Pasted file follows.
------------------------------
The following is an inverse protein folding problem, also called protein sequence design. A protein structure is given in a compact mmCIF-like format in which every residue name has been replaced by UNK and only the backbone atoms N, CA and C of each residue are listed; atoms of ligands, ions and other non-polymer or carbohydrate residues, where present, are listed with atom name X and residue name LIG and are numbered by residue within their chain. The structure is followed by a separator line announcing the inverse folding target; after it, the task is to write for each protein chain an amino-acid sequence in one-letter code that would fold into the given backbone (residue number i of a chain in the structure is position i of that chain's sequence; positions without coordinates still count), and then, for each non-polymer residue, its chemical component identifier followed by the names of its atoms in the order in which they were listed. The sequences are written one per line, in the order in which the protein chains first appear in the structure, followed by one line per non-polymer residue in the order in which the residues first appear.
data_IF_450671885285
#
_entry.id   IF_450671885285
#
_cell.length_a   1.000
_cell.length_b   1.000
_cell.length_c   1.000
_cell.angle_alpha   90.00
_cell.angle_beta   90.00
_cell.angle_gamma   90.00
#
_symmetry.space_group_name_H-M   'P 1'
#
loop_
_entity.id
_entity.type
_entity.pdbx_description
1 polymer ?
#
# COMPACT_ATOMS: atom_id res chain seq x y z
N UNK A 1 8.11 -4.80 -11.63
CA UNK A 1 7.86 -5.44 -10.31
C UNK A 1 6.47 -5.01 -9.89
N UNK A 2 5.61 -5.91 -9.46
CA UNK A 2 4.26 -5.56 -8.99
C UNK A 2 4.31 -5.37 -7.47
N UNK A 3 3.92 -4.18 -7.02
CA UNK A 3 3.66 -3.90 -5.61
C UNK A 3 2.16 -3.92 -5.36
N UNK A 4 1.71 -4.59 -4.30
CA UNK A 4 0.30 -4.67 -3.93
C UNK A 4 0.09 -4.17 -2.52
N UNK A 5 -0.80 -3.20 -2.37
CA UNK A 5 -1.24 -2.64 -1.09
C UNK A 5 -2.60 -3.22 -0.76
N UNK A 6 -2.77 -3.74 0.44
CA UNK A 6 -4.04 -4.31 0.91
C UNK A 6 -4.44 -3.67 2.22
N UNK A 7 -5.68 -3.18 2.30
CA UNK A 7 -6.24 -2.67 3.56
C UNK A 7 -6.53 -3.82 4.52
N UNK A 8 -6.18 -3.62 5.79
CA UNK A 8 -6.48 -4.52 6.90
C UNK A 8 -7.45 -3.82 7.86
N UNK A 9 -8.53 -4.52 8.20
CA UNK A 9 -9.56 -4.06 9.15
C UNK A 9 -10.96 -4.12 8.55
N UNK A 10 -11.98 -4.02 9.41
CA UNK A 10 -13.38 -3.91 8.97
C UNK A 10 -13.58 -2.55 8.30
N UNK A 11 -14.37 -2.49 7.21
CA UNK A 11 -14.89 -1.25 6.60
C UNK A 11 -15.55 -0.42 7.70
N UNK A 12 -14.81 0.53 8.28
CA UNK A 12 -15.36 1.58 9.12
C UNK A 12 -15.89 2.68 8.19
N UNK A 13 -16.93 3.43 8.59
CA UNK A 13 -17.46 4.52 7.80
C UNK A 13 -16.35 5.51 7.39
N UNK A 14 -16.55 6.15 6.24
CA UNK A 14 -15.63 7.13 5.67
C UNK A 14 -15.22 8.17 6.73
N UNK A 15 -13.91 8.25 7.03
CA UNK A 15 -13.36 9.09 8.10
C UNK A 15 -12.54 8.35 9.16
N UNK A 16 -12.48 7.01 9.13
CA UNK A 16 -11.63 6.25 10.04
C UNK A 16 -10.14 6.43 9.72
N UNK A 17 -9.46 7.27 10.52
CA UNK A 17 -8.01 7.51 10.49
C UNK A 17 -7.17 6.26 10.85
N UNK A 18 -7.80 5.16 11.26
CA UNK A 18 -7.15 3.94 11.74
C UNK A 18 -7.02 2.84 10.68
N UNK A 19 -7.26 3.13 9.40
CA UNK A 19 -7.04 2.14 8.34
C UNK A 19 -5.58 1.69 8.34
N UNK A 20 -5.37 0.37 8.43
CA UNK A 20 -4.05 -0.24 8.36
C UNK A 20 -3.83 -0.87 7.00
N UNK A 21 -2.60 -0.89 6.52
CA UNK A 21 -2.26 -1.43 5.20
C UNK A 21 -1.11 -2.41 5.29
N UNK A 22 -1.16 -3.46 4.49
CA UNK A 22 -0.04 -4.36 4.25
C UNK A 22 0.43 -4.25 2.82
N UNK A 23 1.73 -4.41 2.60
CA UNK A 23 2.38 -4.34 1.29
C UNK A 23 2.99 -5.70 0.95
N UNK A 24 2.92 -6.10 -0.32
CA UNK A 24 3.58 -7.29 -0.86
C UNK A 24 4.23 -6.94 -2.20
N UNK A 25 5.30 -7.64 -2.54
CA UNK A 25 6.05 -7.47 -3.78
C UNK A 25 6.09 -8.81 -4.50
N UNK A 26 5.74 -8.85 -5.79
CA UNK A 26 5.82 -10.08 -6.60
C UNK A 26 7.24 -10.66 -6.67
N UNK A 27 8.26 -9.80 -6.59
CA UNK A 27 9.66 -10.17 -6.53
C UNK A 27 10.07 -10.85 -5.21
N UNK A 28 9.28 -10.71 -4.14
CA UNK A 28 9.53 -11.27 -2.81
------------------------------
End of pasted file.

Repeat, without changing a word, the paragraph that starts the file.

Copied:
The following is an inverse protein folding problem, also called protein sequence design. A protein structure is given in a compact mmCIF-like format in which every residue name has been replaced by UNK and only the backbone atoms N, CA and C of each residue are listed; atoms of ligands, ions and other non-polymer or carbohydrate residues, where present, are listed with atom name X and residue name LIG and are numbered by residue within their chain. The structure is followed by a separator line announcing the inverse folding target; after it, the task is to write for each protein chain an amino-acid sequence in one-letter code that would fold into the given backbone (residue number i of a chain in the structure is position i of that chain's sequence; positions without coordinates still count), and then, for each non-polymer residue, its chemical component identifier followed by the names of its atoms in the order in which they were listed. The sequences are written one per line, in the order in which the protein chains first appear in the structure, followed by one line per non-polymer residue in the order in which the residues first appear.